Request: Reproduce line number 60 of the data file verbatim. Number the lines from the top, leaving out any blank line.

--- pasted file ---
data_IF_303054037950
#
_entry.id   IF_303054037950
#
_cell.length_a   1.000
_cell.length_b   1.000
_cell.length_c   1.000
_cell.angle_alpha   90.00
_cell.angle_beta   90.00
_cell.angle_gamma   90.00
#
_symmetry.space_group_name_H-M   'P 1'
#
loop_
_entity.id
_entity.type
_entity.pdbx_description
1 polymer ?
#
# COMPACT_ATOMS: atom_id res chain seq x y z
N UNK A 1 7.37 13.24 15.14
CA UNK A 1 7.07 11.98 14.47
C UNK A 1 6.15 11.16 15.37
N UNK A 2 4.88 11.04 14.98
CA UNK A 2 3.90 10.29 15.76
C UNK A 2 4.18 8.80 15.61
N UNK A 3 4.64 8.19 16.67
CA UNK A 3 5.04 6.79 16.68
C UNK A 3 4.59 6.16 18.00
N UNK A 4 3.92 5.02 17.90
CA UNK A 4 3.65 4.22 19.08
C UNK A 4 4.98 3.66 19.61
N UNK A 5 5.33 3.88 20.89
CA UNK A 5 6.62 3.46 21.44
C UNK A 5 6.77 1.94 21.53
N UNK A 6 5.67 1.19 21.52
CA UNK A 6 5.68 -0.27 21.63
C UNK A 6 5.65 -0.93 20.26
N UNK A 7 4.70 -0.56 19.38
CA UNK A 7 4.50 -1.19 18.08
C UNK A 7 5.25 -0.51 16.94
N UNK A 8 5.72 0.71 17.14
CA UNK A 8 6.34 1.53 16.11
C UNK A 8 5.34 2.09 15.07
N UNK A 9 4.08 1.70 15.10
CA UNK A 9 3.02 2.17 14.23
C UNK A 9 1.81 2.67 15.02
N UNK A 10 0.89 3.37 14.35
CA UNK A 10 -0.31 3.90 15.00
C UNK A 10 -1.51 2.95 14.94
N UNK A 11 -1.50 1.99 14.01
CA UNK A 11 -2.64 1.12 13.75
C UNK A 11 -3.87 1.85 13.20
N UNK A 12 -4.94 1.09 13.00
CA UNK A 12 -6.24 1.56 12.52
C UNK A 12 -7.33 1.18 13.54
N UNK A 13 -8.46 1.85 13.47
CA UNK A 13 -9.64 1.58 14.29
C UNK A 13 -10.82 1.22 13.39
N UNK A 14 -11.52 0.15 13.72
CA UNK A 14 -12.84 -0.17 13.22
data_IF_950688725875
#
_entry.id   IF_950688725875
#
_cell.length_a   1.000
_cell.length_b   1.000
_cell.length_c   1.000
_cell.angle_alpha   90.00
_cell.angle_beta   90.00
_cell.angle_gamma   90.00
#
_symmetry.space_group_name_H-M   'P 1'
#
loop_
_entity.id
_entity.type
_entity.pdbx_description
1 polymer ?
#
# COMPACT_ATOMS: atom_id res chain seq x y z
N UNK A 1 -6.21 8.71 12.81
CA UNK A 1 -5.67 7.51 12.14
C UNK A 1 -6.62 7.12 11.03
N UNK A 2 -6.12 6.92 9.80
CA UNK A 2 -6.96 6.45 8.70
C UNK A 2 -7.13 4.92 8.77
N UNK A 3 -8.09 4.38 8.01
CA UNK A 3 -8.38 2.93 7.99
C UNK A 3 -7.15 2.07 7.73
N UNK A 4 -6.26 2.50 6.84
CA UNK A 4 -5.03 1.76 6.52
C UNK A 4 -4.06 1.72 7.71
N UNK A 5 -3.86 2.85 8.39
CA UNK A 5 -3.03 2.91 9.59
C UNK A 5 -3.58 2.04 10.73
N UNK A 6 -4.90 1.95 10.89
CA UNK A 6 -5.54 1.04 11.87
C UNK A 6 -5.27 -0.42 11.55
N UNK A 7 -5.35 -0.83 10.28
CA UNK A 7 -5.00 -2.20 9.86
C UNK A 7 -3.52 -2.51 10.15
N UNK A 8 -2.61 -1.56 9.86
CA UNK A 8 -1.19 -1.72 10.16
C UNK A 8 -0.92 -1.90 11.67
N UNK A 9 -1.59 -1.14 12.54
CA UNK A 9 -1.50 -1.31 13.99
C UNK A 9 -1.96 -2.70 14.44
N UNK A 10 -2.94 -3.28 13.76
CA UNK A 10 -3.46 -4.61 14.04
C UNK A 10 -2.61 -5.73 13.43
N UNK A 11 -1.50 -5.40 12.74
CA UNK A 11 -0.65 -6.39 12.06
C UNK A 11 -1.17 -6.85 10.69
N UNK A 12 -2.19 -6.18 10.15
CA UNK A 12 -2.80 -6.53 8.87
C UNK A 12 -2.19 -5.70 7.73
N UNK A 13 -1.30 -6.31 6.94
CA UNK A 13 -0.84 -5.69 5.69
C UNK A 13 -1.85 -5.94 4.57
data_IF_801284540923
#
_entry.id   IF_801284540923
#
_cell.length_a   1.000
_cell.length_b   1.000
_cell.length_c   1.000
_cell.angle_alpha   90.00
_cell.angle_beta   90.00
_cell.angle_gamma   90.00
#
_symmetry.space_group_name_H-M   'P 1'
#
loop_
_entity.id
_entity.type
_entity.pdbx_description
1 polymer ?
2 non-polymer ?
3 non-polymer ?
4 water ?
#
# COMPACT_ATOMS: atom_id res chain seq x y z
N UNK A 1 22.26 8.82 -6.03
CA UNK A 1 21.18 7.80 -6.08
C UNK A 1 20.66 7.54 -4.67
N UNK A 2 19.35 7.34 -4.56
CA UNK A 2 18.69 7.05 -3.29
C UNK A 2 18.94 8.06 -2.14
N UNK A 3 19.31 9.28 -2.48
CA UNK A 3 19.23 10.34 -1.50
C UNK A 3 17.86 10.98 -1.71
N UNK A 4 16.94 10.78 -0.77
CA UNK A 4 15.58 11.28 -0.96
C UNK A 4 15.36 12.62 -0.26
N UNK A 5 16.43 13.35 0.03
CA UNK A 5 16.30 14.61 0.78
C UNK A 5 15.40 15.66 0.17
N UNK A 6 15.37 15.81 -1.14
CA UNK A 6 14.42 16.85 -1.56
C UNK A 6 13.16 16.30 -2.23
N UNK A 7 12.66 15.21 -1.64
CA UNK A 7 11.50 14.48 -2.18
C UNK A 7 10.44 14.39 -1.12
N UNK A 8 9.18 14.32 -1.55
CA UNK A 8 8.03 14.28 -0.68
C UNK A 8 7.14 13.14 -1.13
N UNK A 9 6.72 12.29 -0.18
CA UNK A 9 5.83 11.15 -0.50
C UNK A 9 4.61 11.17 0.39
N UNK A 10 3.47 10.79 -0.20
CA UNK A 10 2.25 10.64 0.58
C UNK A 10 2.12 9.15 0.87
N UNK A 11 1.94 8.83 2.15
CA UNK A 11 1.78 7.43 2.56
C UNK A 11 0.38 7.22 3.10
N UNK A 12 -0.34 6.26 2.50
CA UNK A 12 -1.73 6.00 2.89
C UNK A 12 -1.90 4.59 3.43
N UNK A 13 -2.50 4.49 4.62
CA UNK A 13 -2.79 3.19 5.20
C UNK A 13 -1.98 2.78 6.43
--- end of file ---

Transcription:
N UNK A 14 -11.52 0.15 13.72